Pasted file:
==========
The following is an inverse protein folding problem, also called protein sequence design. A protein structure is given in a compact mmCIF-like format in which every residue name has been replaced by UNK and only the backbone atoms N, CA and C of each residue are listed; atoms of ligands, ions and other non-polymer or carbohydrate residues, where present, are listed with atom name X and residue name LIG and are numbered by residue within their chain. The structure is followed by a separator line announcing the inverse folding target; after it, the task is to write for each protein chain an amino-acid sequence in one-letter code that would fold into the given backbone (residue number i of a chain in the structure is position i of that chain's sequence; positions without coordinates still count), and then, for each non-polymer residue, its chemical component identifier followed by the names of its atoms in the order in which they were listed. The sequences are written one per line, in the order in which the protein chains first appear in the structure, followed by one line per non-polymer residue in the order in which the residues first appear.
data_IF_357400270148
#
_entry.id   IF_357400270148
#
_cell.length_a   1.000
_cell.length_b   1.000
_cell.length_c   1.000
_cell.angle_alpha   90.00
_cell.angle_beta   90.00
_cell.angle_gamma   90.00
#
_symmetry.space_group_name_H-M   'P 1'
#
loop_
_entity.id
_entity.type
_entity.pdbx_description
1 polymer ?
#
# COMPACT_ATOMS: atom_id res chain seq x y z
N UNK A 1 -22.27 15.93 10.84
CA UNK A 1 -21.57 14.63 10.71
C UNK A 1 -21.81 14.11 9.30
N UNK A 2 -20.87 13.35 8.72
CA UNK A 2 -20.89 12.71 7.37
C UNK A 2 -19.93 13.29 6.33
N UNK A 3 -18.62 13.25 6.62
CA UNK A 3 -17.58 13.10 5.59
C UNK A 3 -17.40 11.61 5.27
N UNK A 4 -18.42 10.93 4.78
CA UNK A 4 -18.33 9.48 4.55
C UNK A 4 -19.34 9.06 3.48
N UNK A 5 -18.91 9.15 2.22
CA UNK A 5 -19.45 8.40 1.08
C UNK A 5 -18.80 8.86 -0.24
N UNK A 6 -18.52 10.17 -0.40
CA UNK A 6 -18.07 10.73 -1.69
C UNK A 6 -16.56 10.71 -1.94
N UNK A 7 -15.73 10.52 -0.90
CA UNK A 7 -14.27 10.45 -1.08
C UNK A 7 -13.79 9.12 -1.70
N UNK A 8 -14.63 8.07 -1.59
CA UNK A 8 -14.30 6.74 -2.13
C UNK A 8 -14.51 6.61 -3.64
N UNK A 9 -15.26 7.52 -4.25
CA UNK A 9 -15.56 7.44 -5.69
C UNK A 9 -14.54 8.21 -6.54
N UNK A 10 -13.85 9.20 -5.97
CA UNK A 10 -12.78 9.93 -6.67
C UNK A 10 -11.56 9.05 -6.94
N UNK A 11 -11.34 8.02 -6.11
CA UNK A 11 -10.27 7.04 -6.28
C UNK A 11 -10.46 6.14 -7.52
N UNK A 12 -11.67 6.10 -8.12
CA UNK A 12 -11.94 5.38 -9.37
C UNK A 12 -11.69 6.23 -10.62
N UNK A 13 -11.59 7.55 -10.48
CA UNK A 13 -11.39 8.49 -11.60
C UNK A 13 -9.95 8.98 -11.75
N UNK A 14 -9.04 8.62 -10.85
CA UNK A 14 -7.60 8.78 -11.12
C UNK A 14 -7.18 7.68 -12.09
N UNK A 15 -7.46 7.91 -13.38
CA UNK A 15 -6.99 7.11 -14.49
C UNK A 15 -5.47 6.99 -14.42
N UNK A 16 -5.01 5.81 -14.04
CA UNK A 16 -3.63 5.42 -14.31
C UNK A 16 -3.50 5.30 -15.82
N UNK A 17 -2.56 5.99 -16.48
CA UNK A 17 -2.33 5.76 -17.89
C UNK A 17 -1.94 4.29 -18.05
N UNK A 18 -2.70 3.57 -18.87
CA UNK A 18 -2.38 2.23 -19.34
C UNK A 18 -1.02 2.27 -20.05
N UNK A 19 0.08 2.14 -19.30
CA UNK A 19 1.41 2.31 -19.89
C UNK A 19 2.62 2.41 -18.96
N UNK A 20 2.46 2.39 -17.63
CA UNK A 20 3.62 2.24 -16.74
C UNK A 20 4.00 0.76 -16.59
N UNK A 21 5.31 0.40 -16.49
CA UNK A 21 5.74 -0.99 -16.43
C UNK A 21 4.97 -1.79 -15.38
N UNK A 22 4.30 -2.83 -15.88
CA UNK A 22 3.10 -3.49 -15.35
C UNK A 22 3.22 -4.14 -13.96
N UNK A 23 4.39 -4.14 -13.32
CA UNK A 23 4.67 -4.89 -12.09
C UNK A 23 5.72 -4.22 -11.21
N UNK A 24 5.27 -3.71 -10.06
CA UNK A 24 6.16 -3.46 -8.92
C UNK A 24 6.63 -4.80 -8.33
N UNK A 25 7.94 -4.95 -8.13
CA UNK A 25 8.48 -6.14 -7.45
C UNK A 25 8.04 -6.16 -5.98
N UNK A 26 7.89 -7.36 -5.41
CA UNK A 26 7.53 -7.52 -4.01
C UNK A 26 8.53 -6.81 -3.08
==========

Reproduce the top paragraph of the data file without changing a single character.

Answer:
The following is an inverse protein folding problem, also called protein sequence design. A protein structure is given in a compact mmCIF-like format in which every residue name has been replaced by UNK and only the backbone atoms N, CA and C of each residue are listed; atoms of ligands, ions and other non-polymer or carbohydrate residues, where present, are listed with atom name X and residue name LIG and are numbered by residue within their chain. The structure is followed by a separator line announcing the inverse folding target; after it, the task is to write for each protein chain an amino-acid sequence in one-letter code that would fold into the given backbone (residue number i of a chain in the structure is position i of that chain's sequence; positions without coordinates still count), and then, for each non-polymer residue, its chemical component identifier followed by the names of its atoms in the order in which they were listed. The sequences are written one per line, in the order in which the protein chains first appear in the structure, followed by one line per non-polymer residue in the order in which the residues first appear.